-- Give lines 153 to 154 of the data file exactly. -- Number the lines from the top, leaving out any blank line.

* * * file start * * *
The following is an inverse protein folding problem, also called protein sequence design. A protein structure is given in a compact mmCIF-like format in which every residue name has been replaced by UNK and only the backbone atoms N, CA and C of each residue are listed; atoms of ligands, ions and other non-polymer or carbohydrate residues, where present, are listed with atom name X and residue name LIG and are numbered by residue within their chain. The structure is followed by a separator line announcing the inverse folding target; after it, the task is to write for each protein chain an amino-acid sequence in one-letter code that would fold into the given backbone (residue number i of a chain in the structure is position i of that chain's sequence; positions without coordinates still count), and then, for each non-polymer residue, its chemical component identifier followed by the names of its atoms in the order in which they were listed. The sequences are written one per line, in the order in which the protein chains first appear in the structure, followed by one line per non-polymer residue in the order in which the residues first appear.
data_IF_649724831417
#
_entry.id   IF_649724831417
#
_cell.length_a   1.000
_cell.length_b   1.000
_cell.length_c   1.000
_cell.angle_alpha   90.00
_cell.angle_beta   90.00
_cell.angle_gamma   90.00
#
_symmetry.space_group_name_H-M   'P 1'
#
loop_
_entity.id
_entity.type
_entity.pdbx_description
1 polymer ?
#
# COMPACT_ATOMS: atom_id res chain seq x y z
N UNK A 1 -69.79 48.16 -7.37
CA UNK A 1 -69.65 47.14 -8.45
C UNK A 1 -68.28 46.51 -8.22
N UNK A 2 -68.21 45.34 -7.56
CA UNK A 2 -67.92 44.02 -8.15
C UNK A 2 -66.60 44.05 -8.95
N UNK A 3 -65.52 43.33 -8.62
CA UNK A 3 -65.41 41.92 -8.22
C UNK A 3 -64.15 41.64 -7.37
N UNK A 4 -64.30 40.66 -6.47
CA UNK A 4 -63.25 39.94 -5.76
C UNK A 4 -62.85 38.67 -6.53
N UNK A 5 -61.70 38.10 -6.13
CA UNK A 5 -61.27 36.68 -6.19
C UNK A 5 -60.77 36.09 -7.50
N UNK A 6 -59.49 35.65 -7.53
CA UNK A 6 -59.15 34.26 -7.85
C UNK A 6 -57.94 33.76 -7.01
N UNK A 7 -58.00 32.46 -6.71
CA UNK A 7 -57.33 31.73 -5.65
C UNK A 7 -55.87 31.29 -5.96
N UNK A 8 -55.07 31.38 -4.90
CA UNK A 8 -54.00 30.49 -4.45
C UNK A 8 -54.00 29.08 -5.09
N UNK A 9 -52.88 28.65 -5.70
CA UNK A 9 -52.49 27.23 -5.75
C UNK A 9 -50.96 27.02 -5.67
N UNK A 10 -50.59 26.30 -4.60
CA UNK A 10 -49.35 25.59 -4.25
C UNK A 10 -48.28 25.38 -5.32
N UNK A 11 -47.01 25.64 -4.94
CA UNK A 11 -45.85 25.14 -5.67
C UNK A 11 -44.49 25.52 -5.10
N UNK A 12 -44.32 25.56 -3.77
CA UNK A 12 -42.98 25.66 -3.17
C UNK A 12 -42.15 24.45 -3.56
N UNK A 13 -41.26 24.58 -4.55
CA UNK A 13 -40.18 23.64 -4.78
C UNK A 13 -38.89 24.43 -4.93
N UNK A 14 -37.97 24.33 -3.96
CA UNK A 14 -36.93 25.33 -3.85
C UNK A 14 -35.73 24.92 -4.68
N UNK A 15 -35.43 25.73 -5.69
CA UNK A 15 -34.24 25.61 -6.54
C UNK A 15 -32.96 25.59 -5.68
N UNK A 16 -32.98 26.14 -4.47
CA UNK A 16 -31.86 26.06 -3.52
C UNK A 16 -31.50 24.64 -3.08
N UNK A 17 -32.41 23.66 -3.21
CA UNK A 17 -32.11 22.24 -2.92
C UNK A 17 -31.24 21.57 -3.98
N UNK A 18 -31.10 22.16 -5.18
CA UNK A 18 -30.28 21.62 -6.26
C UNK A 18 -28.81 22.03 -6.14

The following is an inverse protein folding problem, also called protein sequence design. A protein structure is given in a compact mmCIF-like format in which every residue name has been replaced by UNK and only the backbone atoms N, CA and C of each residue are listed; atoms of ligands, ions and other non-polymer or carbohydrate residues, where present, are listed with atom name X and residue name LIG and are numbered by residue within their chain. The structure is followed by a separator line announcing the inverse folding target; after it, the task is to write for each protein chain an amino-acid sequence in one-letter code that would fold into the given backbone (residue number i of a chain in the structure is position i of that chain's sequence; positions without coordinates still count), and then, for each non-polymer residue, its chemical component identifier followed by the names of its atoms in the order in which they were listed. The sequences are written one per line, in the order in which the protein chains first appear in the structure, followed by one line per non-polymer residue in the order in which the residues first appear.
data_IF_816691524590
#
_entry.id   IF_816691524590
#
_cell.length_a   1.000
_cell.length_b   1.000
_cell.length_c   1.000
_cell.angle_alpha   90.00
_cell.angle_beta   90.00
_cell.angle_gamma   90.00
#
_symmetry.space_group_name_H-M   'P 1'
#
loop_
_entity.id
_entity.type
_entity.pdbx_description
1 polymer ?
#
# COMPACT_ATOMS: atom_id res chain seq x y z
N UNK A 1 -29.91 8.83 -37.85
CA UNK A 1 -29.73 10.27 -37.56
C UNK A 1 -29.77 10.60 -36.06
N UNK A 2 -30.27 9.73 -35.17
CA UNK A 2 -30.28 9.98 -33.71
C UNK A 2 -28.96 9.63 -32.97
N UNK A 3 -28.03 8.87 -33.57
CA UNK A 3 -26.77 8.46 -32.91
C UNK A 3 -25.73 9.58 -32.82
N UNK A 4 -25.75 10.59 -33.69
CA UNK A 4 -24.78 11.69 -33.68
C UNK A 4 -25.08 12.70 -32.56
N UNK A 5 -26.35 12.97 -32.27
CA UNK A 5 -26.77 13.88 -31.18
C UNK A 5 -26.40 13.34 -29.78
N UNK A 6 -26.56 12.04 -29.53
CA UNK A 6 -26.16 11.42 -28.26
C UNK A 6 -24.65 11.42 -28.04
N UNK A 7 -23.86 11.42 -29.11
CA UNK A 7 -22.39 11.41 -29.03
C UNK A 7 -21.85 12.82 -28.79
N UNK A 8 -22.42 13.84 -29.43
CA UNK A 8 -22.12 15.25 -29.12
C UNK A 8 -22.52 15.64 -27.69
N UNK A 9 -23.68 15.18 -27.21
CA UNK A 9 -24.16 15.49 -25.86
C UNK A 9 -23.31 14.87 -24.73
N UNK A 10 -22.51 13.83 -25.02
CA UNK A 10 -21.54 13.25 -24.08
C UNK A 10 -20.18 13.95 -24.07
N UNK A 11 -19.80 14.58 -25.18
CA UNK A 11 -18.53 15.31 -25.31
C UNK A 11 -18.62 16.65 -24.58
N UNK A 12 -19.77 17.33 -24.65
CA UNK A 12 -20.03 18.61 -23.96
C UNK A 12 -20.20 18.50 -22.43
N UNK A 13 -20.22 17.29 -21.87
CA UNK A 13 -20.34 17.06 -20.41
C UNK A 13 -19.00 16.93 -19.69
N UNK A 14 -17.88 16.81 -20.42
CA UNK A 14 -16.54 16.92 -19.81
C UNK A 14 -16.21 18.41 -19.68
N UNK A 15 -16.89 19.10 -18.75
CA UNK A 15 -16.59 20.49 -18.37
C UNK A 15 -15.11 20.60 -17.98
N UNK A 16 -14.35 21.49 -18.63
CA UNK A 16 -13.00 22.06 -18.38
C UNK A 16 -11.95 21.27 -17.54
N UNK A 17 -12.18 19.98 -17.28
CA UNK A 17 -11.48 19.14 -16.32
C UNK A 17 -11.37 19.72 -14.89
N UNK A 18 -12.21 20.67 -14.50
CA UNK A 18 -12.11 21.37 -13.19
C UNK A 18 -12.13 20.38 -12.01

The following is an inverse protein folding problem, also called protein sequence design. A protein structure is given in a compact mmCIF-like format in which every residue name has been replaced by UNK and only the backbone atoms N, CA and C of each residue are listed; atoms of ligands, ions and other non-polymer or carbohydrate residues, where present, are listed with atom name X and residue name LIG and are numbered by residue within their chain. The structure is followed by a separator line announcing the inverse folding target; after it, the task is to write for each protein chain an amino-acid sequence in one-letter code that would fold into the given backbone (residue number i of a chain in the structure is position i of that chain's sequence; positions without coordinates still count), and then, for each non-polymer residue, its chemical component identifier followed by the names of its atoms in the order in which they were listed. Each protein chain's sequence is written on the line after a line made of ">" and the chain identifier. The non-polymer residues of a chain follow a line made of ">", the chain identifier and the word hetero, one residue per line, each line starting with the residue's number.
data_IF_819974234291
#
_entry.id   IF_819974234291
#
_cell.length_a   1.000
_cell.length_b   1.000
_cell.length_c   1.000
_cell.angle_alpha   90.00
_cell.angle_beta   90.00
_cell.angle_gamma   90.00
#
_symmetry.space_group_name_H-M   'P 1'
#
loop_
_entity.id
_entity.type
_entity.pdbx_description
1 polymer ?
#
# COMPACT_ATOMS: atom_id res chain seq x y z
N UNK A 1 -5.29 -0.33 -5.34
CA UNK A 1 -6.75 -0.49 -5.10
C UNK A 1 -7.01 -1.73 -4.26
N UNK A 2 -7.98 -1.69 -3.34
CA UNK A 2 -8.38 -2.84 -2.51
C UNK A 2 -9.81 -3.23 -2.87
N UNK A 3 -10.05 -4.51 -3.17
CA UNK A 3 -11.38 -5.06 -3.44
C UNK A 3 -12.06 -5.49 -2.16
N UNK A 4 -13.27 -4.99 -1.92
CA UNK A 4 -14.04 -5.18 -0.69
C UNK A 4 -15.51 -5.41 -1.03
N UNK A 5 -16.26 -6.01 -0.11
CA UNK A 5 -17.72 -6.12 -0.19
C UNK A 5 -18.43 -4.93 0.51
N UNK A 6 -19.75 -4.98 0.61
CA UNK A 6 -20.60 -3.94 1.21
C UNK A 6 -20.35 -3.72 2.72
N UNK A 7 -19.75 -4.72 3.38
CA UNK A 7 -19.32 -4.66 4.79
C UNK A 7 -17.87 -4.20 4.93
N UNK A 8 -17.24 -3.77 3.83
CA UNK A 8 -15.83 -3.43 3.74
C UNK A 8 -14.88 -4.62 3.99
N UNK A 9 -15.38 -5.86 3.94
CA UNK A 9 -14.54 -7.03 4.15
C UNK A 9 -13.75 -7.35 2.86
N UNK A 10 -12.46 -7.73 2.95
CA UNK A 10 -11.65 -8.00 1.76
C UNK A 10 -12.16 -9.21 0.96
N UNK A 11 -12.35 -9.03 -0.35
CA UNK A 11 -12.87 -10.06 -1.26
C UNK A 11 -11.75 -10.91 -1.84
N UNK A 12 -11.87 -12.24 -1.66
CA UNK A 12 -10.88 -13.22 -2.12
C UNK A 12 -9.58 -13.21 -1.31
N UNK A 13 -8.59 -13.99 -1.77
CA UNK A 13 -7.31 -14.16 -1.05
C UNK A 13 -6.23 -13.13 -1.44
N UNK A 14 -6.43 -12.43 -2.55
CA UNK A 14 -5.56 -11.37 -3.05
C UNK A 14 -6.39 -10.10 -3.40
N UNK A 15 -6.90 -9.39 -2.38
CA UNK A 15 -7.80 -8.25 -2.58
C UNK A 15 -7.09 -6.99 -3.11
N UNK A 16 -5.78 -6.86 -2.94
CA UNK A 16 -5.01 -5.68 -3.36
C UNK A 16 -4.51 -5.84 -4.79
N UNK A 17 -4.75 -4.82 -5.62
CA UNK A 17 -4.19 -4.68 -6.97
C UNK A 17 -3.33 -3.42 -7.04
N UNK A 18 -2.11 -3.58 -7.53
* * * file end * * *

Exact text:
#
_entry.id   IF_819974234291